Critical reception of the book has been mixed. It was the most-reviewed book of the week in January 2012, according to The Bookseller.[2] David Brooks finds that the book makes atheism "kind of boring", like a "spiritual handicap".[3] Terry Eagleton describes the book as an attempt to "hijack other people's beliefs, empty them of content and redeploy them in the name of moral order, social consensus and aesthetic pleasure".[4] Angus Wood says that De Botton's proposed solutions feel "trite or feel crassly commercial", and that transferring the authoritarian methods of religion to a secular world looks "like indoctrination".[5] Martha Gill, after reading Religion for Atheists, feels that "as a spiritual guide, de Botton offers as much opportunity for growth as a hard-boiled egg".[6] Joe Winkler recommends A.C. Grayling's The Good Book, The Joys of Secularism, and Bertrand Russell's Free Man's Worship over this book. Winkler finds the omission of positive psychology confusing in the book, and criticises De Botton's assumption that "because the mechanics used in a religious setting work, and have worked for thousands of years, they will work in a secular setting", and describes this assumption as naive at best and "slightly totalitarian" at worst. Despite his criticisms, Winkler recommends Religion for Atheists because he finds the book eloquent and thought-provoking.[7] Christopher Hirst writes of the book: "De Botton has reduced religion to a mechanism", and describes the tone of the book as "bossy, but readable".[8] James Croft describes the book as having a lack of balance, and under-valuing the achievements of humanity.[9] Barney Zwartz says "De Botton selects areas of need - community, kindness, education, tenderness, perspective, architecture and art - and draws out detailed, practical lessons."[10] José Teodoro suggests the book is "subtly condescending in the way it demands that everything in our shared environment constantly remind us that we’re not alone in our anxieties and disappointments".[11] The Economist, in a comparison with Roger Scruton's The Face of God, writes that de Botton "often stretches a good idea beyond its elastic limit".[12] John Armstrong regards this book as not being part of 'militant Atheism', not arguing whether religion is true or not, but looking at its effects in people's daily lives.[13] Stephen Cave, writing for the Financial Times regards a theme of Religion for Atheists to be "we are less grown-up than liberal societies assume we are and frequently in need of guidance, reassurance and tenderness".[14] Richard Holloway, writing for the Literary Review notes that when examining the purpose of religion in life, "Along the way he rethinks the nature and purpose of higher education and national cultural policy." and feels that the audience of the book is "a lot of uneasy believers [who] will welcome it like a well of water in a dry place".[15] Marc Mohan suggests that an "ideal reader" of this book would be a religious person who doubts, but is hesitant to stop being religious because they fear that a life without religion is a life without ethics.[16] The Telegraph's Tom Payne writes that the author continues from Ovid's assertion on the utility of gods: "It’s useful that there are gods, and that’s why we believe in them". According to Payne, de Botton argues that religion provides useful boundaries, in addition to inspiring a sense of awe. Payne praises de Botton's prose and charm, but notes that de Botton seems to find libertarianism distasteful. Payne describes the book as being both prescriptive and optimistic, but sums it up in the book's central premise - the hope that religion can be made to 'really suit us'.[17] Charles Moore, writing for The Telegraph, states that De Botton's purpose in the book is to study religions and learn from them. Moore states that De Botton "has an instinctively religious grasp of the power of paradox" in that the concept of original sin is depicted in the book as "comforting". Moore suggests that De Botton knows that his suggested secular solutions to the problems of life are "mostly a bit silly", and notes that while De Botton discusses failed attempts at secular religion, like August De Comte's, De Botton 'does not seem to ask himself why' they failed. For Moore, religious 'uses' come from the 'truth' at the heart of religions, and De Botton does not recognise this.[18]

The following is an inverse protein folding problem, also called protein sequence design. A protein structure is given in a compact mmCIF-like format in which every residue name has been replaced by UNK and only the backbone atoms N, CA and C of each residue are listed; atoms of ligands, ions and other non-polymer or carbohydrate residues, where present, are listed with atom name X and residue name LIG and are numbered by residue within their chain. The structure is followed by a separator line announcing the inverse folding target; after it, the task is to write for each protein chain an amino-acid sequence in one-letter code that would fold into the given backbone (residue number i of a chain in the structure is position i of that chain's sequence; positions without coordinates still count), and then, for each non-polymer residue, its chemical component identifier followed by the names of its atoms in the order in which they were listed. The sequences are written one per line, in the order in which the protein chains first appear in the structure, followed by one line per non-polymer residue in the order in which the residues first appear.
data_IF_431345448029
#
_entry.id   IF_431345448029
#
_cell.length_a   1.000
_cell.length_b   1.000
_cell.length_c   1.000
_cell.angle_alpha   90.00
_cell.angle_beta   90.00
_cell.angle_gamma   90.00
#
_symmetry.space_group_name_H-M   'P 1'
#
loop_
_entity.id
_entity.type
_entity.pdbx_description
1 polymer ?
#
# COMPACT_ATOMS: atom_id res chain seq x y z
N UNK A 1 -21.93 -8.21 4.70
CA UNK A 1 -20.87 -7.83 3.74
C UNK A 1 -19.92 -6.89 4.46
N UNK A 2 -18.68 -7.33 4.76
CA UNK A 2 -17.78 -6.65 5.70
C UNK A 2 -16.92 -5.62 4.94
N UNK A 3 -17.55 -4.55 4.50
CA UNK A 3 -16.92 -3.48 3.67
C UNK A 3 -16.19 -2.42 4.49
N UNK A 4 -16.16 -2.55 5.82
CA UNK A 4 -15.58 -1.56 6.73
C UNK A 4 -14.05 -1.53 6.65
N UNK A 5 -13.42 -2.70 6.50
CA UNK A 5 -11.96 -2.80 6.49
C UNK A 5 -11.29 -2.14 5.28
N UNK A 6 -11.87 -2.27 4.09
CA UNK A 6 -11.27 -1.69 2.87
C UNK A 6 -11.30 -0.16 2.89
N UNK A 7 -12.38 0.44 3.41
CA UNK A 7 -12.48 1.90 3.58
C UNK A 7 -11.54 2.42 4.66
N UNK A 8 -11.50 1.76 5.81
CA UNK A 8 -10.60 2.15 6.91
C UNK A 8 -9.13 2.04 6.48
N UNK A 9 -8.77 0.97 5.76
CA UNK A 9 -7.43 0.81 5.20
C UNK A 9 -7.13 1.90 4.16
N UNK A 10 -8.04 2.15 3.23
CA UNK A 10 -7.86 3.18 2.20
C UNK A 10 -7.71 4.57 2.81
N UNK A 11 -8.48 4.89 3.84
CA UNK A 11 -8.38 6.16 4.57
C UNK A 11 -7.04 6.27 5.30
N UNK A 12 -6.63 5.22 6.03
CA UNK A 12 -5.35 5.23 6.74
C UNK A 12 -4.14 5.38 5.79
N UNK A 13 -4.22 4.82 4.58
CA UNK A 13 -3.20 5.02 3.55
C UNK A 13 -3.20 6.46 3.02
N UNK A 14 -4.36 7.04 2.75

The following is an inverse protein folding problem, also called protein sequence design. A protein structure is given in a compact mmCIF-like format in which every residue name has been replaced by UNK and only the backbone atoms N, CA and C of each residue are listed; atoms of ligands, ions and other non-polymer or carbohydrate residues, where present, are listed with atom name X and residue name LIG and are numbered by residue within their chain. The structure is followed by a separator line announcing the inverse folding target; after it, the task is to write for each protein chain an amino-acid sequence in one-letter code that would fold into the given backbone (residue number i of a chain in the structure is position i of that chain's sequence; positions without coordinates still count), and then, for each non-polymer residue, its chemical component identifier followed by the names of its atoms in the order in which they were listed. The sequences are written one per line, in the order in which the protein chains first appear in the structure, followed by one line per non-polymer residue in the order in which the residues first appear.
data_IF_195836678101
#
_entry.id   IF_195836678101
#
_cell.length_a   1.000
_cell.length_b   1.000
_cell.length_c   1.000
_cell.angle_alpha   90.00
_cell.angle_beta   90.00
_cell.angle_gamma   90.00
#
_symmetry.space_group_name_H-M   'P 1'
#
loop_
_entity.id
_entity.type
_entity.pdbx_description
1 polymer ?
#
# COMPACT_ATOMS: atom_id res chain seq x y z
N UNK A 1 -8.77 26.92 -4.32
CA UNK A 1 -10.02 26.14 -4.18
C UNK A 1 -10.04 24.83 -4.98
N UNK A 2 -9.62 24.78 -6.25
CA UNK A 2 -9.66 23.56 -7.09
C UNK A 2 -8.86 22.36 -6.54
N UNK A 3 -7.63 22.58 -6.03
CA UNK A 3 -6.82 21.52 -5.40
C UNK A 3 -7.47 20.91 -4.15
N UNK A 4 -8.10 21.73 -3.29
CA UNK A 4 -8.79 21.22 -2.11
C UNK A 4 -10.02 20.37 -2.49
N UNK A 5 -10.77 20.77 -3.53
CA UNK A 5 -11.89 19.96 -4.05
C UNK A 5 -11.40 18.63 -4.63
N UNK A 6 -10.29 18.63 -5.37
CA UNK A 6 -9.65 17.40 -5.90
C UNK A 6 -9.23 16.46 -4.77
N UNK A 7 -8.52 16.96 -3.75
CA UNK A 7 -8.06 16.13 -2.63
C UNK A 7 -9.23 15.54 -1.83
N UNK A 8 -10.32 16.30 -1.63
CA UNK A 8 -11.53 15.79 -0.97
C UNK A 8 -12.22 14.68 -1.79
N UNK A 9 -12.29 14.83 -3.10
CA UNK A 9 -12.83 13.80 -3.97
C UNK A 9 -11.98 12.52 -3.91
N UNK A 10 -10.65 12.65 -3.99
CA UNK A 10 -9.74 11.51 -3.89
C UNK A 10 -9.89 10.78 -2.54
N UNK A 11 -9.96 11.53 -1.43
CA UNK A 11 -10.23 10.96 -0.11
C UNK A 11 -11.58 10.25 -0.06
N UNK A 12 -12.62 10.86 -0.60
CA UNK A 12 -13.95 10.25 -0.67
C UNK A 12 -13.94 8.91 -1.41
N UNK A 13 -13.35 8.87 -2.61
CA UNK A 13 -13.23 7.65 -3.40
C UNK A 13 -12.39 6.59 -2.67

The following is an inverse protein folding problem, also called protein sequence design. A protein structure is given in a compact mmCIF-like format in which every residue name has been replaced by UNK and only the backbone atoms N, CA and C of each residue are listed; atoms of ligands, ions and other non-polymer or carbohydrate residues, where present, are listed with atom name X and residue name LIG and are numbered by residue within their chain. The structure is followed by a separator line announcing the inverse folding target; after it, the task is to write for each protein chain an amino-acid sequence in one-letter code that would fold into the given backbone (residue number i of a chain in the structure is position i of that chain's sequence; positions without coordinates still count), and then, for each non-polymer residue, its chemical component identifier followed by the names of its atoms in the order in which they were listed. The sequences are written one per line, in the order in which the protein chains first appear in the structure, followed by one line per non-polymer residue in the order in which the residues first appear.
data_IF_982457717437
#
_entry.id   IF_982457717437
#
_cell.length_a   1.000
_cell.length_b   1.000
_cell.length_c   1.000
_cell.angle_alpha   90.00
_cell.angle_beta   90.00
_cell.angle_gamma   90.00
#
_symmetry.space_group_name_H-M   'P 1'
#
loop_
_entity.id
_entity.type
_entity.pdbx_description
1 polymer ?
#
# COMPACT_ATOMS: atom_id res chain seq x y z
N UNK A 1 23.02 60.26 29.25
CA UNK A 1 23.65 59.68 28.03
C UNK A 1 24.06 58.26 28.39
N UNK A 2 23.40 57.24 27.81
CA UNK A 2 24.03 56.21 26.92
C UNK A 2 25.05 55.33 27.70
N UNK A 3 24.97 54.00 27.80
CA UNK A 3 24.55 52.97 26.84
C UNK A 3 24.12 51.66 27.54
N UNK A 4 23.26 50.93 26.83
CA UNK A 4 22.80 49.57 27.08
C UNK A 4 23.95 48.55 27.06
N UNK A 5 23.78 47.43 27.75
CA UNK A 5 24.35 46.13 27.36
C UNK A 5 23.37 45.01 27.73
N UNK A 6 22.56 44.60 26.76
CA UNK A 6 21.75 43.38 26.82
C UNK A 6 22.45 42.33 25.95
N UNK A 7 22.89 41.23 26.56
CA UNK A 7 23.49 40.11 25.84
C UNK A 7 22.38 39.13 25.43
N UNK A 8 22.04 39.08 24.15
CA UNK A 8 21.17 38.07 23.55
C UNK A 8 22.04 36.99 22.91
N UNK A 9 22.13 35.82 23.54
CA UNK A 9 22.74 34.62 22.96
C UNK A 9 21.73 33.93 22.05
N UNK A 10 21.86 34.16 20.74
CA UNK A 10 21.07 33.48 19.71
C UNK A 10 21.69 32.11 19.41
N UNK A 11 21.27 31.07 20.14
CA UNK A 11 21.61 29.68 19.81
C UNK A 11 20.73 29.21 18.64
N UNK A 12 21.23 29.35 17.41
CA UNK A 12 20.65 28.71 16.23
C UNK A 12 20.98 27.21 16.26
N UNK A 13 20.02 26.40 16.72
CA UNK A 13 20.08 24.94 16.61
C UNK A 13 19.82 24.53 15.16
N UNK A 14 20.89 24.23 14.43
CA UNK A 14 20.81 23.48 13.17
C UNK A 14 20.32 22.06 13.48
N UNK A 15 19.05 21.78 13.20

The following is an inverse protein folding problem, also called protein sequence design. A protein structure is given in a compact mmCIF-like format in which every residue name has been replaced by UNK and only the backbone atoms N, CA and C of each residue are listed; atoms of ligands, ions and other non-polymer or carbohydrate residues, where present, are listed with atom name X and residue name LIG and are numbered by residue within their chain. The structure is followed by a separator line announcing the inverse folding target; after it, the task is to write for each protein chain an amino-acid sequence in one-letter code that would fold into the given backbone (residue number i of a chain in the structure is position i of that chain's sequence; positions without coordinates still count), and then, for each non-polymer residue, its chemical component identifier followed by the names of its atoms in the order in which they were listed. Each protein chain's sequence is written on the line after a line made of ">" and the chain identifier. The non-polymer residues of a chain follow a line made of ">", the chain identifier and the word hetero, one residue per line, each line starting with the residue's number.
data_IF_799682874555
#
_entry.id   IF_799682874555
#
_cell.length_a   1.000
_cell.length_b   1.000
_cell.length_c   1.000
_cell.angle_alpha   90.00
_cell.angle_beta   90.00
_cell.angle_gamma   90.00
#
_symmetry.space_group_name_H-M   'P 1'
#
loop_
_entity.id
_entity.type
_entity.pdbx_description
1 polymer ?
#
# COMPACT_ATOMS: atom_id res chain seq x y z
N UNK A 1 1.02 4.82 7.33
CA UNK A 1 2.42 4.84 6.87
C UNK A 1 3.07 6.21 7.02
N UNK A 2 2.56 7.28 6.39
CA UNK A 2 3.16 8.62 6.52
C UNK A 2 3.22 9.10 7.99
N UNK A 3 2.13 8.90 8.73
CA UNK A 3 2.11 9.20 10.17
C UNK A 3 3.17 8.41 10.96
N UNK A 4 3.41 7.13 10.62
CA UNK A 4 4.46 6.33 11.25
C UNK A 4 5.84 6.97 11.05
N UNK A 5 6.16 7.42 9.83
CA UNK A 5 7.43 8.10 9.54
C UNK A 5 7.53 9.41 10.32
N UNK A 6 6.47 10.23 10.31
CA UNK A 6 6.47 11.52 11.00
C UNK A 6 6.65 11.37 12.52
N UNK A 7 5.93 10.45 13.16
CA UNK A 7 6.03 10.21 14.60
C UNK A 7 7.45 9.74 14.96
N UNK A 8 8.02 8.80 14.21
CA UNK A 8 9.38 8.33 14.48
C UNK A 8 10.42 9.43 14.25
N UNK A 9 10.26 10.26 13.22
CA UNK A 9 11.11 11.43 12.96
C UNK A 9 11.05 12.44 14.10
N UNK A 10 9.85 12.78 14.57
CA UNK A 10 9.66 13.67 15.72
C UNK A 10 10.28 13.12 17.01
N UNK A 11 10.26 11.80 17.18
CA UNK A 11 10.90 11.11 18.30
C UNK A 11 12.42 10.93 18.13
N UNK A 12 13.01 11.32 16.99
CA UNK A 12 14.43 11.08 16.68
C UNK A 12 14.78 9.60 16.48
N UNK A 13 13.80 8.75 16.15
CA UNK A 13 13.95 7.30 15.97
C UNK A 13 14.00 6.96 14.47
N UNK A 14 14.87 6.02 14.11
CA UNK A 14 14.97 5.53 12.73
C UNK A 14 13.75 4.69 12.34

When published in the United States, the book placed on the New York Times' best seller list for hardcover non-fiction.[19][20]